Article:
INSIDE THE BUILDING
The first thing that struck me about the interior of V&A Dundee was the expanse of space. The enormity of the inside was astounding. I hadn’t expected it to look so spacious, given the narrowing base of the exterior of the building (where the entrance is), but I couldn’t have been more wrong.
The dark, Irish limestone-floored foyer leads to a small cafe and the shop, and even the staircase – which snakes up the side of the building in angular, giant steps – adds to the overwhelming size. It’s massive: long and wide, it makes your feet look tiny as they climb up, and up, and up, until you reach the upper level where the gallery and exhibitions spaces are housed.
The other aspect of the interior that hits you as you walk further in is the light. I was thankful to get inside after walking beneath a dark, stormy sky, battling the wind and praying the raindrops wouldn’t come to much more – despite the conditions, inside the V&A was incredibly bright, and there was a warm, golden glow created by the wooden slates on the walls that mirror the exterior design. A surprise, perhaps, because the outside is so rugged, dark and, as one review called it, primal.
Everyone I spoke to on the day, and in many reviews I’ve read, agree that the architect Kengo Kuma and his team have designed a complex building in which every line, every angle and every piece of the structure has been considered, creating a visual and emotional masterpiece that moves as you move. The result of a vision that intended the V&A to connect the River Tay and the city, it isn’t by accident that it looks how it does.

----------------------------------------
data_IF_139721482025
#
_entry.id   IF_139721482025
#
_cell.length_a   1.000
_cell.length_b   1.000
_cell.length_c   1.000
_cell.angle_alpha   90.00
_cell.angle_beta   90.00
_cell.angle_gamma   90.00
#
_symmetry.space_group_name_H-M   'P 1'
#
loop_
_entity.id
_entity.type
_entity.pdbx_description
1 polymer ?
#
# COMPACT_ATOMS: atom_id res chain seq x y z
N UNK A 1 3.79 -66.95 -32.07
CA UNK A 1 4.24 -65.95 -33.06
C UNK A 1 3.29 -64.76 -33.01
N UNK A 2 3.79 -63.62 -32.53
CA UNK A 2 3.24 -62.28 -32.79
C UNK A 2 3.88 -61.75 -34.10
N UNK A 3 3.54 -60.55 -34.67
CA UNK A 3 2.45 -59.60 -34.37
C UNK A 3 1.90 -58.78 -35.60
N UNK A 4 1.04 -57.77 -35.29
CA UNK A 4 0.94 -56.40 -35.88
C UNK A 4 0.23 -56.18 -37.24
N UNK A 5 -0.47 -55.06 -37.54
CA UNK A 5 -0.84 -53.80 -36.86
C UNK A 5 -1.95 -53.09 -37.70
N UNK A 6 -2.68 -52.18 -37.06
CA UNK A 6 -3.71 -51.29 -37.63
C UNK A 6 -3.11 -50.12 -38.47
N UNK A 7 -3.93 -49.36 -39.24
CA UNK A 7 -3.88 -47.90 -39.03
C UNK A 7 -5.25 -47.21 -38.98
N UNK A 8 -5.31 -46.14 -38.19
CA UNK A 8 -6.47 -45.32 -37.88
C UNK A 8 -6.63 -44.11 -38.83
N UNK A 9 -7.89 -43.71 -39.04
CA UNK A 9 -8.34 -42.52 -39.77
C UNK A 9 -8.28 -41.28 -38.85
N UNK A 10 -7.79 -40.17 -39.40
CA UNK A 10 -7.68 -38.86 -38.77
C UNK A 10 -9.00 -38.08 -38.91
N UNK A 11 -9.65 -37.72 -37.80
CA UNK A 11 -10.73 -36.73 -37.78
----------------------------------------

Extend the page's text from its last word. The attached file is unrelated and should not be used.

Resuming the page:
SCOTTISH DESIGN GALLERIES
After we listened to speeches given by Philip Long (Director of V&A Dundee), Councillor John Alexander (Dundee City Council Leader), Tristram Hunt (Director of the V&A in London) and the star himself, Kengo Kuma (architect of V&A Dundee), we were free to explore. I first went into the Scottish Design Galleries and was surprised at how extensive the display pieces were. Yes, there are Scottish links to each but it isn’t just about that – it’s about the object itself and the variety of these keeps things interesting. For instance, I was excited by the fashion (a dress by Christopher Kane, a suit by Vivienne Westwood, a bridal gown by Alexander McQueen, a ski-ing outfit from 1968) but I was intrigued by rest too (the game ‘Lemmings’ being shown on a screen, a mahogany chest on loan from the Philadelphia Museum of Art, a Paisley wool imitation India shawl, a tapestry of a woman wearing a spotted dress). My favourite though was the McQueen projection against a curtain of chainmail (also favoured by my husband who has no interested in fashion) and the diamond-winged tiara commissioned by the late Mary Crewe-Milnes, Duchess of Roxburghe. There’s something for everyone, but that doesn’t mean it’s too varied, nor does it mean you’ll lose interest because it’s too niche. Somehow, they’ve got it just right.